Allie, I love your capsules but I don’t wear color like you and your series. My signature style is shades of cream, black, gray, tan, and ivory. Could you do a capsule of neutrals?
I am in love with the idea of capsule wardrobes. However I’m terrible at choosing pieces that mix and match in interesting ways. Do you have any tips on choosing versatile pieces and building a small wardrobe that does a lot? And/or do you have any capsule wardrobes WITHOUT skirts?
I work in an office where it’s smart business casual, blouses and jackets and cardigans with pants and skirts and ‘nice’ denim allowed on Fridays. I feel my closet is a big mess of super casual, super dressy, and nothing in between and my coworkers are a stylish bunch. Any advice on how to get my work wardrobe on track?
I don’t wear skirts, but I have a feminine personal style. Any suggestions on a capsule wardrobe that will embrace both my inner Emma Pillsbury and my inner Ellen DeGeneres?
The past couple of months I have been gravitating towards more monochromatic ensembles, focusing more on shape and texture. So when I saw these questions in my comment box, I got excited to have reason to make a more neutral capsule!
For this capsule, I was thinking of a woman who works in an office that doesn’t necessarily expect suits every day, but to be more polished than chinos and a knit top. Embracing the “Emma Pillsbury meets Ellen DeGeneres” vibe, I mixed clean lines and classic separates with pussy bows, peplums, and other feminine touches.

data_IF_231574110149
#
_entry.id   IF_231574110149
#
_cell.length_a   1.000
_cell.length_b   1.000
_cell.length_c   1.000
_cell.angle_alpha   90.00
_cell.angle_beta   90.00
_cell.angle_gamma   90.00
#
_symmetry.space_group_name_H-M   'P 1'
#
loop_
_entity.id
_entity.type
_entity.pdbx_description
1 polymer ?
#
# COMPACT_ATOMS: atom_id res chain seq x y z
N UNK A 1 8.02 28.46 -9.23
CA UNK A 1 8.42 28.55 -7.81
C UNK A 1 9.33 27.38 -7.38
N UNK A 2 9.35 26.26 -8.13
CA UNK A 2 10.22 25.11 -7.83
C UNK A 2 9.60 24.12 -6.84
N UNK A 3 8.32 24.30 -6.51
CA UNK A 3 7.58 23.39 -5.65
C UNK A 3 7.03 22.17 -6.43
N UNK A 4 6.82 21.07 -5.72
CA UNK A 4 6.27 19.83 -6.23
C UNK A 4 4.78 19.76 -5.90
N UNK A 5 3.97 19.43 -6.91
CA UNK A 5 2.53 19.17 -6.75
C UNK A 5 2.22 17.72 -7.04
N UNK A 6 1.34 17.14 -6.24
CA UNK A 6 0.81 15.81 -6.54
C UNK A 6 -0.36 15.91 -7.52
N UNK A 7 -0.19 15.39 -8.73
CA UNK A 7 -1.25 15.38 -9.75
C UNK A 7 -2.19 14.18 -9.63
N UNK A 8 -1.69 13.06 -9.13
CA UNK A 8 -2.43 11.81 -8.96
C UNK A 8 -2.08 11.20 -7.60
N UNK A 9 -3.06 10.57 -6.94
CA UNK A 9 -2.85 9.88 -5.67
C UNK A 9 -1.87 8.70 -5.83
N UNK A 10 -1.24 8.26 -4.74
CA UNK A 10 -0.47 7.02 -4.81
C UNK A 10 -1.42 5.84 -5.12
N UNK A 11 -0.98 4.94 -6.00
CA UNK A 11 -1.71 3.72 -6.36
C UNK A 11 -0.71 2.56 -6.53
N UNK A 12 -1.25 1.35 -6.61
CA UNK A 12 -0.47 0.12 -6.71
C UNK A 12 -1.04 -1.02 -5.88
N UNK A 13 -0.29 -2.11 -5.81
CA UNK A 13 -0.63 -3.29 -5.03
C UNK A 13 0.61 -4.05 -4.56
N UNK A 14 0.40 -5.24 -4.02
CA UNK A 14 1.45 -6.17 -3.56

When many think neutrals, they feel they MUST have certain colors of trousers – black, gray, and camel. Thing is, these are great neutrals, but they aren’t always the most versatile. Over the years, I have seen the value of a pair of ivory or French vanilla trousers. They are amazingly versatile and don’t make you look any larger than gray or camel. Paired with black, it’s crisp and modern, but ivory looks great with colors as well as other neutrals like white, gray, tan, and olive.
A tweed or glen plaid trouser is also extremely versatile and adds a bit of interest to an ensemble made of neutrals. Mixing a more traditional menswear fabric with a pleated silk blouse or feminine leopard sweater always looks polished and chic.
You can keep a wardrobe neutral without making it boring by choosing accessories with polish and a bit of interest. While many fashion magazines will encourage pops of color (and you all know how much I love a pop of color), you can also accessorize neutrals with more neutral. A scarf with a soft print, a snakeskin shoe, a leopard haircalf skinny belt, a unique looking wedge boot – such pieces will take neutral separates and pull them into a cohesive and chic capsule.
The best part of neutrals is that quality separates can be found at most any pricepoint. I have a great black gabardine sheath I found at Target for $30, my favorite ivory trousers were found on the Ann Taylor clearance rack for less than $40. Neutrals are regularly on sale, and can better hide cheaper manufacturing. However, neutrals need to have great fit to keep them from looking dowdy – there’s nothing wrong with taking a $5 clearance rack or thrift store find to the tailor and spend an extra $20 to make it look like a million bucks.